Our calculations additionally can tell homeowners the amount of damage they may face or the amount of ground shaking they may experience with less severe, smaller earthquakes. We provide all of these calculations to the homes where the SE structure is implemented. When it comes to massive-scale earthquakes such as the 2011 Great East Japan earthquake and the 2016 Kumamoto earthquakes, we were able to preserve 26,000 wooden buildings through these structural calculations. In fact, all the buildings we built were considered so safe and some of them were used as evacuation sites. We actually retrieved data from the Kumamoto earthquake and did an analysis of the seismic waves. It is called “Wallstat” and it is provided when an earthquake occurs around the world, and it demonstrates the degree of that earthquake. Our clients are able to see what would happen to their buildings if they were to face an earthquake the size of the 2016 Kumamoto one. We create a video simulation for them to see as the earthquake is taking place, and along the spectrum they can see the extent to which their home might sway. We are also able to demonstrate to clients a comparison of our SE method and existing construction methods.

The services we provide to our clients are based on our seismic activity data accumulated the past. We do believe that the kind of construction method that we implement, as well as this kind of structural calculation that we promote, is very rare in the industry.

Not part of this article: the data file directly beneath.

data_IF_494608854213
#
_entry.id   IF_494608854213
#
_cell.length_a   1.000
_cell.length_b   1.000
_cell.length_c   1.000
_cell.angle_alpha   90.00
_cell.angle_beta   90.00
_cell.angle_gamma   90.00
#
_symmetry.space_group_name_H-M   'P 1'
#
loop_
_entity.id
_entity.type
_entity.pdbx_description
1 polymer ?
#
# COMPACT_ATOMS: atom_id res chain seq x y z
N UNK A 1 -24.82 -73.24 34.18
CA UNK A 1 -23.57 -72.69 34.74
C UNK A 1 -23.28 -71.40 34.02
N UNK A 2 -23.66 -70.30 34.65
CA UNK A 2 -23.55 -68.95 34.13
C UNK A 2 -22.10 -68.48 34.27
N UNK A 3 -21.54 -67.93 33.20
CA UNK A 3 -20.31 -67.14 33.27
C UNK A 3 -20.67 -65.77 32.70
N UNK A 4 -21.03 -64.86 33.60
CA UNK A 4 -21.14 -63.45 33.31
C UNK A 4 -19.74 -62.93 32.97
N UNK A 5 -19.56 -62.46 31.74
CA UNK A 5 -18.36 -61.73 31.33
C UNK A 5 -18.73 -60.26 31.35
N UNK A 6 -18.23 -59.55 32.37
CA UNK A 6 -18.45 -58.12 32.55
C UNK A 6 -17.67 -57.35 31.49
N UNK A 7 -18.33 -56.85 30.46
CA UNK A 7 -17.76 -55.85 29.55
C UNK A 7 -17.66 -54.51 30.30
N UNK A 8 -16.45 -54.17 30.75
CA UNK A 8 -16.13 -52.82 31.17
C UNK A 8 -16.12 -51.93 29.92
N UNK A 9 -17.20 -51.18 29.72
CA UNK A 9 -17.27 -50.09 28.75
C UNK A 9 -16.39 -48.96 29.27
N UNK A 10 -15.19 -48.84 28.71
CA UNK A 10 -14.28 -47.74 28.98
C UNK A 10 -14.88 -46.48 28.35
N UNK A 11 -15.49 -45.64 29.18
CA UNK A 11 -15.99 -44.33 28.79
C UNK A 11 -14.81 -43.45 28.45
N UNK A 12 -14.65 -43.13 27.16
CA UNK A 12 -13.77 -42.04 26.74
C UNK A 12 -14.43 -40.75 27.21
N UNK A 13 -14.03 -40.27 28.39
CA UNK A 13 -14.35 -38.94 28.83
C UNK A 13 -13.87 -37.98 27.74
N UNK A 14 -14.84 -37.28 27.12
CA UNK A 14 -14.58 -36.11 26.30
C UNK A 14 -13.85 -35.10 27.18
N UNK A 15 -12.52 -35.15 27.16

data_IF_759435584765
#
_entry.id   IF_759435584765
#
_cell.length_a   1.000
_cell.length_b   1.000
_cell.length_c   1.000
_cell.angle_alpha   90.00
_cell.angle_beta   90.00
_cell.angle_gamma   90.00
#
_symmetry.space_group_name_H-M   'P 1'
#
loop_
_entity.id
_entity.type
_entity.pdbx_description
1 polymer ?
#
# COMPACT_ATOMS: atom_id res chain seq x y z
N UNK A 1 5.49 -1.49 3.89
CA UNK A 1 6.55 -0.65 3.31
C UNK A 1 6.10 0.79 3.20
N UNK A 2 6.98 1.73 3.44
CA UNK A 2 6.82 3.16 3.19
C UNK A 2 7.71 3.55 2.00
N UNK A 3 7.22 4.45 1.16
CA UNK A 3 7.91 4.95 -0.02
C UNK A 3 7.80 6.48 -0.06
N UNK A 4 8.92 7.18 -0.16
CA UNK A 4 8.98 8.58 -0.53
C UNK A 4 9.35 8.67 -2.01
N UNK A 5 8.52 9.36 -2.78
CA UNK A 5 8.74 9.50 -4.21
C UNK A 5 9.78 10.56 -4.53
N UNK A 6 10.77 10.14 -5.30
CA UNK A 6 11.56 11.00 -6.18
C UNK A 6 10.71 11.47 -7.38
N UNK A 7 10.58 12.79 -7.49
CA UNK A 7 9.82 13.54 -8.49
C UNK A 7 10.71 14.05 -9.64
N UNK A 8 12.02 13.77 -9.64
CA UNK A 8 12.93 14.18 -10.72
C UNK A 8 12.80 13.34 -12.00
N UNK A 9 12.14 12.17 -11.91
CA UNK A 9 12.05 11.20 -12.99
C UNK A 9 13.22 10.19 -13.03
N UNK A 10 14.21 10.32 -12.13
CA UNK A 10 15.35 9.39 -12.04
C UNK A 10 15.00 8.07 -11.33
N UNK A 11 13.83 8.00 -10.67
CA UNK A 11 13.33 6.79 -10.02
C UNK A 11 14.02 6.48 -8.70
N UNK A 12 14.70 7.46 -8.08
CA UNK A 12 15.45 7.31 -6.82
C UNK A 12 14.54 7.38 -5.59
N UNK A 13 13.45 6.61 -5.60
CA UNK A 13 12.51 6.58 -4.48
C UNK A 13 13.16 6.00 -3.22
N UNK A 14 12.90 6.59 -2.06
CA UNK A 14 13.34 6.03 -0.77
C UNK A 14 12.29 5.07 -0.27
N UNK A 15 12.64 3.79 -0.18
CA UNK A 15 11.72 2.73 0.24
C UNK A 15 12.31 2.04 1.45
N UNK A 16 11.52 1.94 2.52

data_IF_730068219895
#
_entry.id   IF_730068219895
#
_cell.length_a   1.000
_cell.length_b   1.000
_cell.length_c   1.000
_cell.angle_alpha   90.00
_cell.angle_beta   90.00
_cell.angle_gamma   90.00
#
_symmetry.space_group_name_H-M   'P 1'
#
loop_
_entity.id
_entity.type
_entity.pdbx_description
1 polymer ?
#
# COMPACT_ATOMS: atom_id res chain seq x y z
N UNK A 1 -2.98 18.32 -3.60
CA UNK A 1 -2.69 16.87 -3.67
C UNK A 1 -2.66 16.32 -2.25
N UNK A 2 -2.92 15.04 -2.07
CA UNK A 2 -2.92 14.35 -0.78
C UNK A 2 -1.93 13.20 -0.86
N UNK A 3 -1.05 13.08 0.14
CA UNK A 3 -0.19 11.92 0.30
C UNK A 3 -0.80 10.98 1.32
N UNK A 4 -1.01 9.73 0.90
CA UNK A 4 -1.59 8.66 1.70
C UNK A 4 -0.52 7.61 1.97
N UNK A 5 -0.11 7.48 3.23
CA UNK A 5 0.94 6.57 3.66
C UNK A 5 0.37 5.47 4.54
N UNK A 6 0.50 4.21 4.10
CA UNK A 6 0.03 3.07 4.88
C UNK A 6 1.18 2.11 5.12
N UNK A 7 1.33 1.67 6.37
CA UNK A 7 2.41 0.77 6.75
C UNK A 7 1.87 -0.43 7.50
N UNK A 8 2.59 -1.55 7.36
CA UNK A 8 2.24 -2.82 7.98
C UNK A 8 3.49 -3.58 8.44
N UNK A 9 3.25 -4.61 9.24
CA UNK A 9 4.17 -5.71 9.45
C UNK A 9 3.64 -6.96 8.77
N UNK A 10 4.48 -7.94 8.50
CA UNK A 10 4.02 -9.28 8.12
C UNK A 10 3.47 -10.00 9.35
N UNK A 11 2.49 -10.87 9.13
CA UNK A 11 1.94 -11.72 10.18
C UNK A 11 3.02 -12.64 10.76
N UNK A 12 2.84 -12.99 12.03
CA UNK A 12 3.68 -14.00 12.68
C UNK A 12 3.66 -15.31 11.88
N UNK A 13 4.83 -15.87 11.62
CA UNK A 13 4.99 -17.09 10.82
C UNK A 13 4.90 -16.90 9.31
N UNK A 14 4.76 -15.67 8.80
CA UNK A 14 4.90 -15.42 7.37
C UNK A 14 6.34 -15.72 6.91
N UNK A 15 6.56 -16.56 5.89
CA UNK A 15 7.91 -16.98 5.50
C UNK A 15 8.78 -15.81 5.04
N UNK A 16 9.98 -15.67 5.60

In Europe, the country that is most at risk of earthquakes is Italy, so we have also exported our services there too. Our special calculations, methods and technologies were first introduced to the world through Italian architectural magazine, even before Japan.

In the US, the West Coast is much more prone to earthquakes than the East Coast. For that reason, we are targeting the West Coast in the US market.

The Pacific Ring of Fire is a very volatile geographic region and encompasses many countries. Are you looking to export this SE construction method to these nations within the Pacific Ring of Fire?

Yes, of course. In fact, we had plans to target those areas but then we were hit with the COVID-19 pandemic and so our plans have stalled as a result.